5120 Yonge Street
Toronto, ON M2N 6L4
Speaker: Marian Press
Most genealogists never consider visiting an academic institution, either in person or online, for help in their search for family and social context. But academic institutions, especially university libraries and history and social science departments, are in the forefront when it comes to the digitization of research materials – and more and more of these are directly relevant to family history, although this is not their original intent.
We will be examining some of the many projects undertaken by universities and by humanities and social science funding bodies, sometimes with the help of commercial companies. Many of the UK projects, for example, are funded by the Joint Information Systems Committee (JISC) and we will discuss how to find out what such bodies are funding.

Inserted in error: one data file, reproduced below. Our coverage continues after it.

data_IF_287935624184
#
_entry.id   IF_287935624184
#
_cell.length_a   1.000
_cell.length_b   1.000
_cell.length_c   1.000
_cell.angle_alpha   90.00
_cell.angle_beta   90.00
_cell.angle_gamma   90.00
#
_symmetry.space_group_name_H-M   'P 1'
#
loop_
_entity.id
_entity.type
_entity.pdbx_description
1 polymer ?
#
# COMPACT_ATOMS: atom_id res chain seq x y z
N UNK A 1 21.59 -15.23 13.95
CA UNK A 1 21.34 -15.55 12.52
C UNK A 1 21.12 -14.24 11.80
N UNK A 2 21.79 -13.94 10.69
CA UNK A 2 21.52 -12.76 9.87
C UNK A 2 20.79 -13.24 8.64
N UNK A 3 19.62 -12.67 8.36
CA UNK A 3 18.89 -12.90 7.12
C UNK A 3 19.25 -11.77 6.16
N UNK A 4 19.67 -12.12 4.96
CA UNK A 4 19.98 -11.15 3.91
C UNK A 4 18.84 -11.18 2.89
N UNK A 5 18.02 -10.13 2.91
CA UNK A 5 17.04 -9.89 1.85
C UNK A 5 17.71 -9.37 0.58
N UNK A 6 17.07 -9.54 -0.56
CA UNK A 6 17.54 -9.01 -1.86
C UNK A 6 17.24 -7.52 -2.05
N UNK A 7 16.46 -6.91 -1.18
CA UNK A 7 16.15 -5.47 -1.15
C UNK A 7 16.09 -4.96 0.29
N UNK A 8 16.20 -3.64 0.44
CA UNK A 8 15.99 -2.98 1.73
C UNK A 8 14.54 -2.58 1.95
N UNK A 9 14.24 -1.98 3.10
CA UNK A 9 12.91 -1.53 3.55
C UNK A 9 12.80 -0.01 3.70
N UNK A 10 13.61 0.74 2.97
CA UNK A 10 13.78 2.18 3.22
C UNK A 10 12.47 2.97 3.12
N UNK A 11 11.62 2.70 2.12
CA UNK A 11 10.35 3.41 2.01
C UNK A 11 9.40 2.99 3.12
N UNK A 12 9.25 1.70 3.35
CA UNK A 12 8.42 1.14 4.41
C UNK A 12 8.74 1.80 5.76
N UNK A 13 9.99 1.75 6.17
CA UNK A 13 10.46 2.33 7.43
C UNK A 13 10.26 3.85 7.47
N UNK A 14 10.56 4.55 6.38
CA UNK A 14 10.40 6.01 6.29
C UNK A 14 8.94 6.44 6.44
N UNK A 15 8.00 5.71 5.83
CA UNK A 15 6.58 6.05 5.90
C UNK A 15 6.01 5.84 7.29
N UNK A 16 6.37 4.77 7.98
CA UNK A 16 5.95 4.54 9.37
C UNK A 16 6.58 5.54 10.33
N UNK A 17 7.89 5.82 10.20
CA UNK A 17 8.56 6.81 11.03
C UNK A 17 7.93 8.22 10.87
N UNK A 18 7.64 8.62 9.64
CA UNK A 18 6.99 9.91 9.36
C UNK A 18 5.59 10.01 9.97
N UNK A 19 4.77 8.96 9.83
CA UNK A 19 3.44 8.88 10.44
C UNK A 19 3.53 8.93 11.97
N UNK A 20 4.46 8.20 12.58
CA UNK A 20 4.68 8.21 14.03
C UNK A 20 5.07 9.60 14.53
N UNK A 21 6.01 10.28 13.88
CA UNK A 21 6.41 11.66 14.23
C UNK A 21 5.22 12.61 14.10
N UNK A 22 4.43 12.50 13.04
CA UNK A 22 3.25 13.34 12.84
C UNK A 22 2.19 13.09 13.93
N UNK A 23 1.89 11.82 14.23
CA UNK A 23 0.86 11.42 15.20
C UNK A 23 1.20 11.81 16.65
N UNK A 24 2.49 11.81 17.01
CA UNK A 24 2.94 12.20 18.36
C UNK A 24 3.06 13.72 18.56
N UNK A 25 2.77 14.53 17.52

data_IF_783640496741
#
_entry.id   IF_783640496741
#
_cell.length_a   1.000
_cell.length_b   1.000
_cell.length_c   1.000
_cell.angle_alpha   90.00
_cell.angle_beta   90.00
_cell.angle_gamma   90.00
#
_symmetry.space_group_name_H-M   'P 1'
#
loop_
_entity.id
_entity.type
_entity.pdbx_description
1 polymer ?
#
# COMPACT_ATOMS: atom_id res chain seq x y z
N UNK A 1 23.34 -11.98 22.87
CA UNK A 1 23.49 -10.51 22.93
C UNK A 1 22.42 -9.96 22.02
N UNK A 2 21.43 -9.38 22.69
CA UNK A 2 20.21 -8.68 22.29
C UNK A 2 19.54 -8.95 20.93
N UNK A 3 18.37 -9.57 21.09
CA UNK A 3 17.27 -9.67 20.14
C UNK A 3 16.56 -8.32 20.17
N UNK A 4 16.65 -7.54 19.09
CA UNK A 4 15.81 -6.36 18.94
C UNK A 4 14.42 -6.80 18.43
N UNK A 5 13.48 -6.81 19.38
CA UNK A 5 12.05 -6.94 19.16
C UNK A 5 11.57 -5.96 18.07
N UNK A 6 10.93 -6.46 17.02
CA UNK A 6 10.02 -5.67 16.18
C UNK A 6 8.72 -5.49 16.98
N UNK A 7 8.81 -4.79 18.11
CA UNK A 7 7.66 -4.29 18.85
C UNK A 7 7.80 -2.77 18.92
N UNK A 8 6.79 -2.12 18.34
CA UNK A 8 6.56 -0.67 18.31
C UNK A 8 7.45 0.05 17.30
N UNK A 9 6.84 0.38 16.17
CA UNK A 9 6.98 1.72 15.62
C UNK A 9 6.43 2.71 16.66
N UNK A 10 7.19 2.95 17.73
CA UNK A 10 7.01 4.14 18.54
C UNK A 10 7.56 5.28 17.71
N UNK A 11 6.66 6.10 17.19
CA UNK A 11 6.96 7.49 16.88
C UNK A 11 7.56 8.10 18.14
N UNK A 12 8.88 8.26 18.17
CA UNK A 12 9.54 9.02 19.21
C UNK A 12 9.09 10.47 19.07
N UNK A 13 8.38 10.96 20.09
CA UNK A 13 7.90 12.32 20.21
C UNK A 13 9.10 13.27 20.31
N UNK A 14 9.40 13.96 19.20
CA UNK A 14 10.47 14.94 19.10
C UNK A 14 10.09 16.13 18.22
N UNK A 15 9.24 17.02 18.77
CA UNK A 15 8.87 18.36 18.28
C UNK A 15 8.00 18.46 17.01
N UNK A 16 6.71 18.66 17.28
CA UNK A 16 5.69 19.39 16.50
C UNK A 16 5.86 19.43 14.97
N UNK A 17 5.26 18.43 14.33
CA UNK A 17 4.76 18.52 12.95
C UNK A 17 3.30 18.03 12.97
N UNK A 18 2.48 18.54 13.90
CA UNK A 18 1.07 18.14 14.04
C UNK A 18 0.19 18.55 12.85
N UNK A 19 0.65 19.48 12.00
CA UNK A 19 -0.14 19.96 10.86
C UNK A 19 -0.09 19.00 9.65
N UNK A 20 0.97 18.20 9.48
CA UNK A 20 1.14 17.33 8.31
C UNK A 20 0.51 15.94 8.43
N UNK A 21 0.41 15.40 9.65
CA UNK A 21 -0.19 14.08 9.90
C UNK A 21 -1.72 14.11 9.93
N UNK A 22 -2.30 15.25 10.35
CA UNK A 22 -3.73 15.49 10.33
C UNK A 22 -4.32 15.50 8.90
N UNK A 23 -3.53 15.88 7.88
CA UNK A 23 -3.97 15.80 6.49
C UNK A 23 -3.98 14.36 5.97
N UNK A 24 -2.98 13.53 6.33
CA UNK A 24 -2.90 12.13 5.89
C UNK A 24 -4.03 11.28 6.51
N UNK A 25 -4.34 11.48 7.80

All of the examples chosen to be included contain information of genealogical interest and provide digital full-text results. All are available free to the public. The emphasis is on UK sites, as this is where the major academic digitization projects are centred.
Many of the databases are for the early historical periods before civil registration, a period that is often more difficult for record discovery and, therefore, of particular relevance for us as family historians.
Mini-presentation: Sue Henderson HERstory, not history– My Family’s Famous Females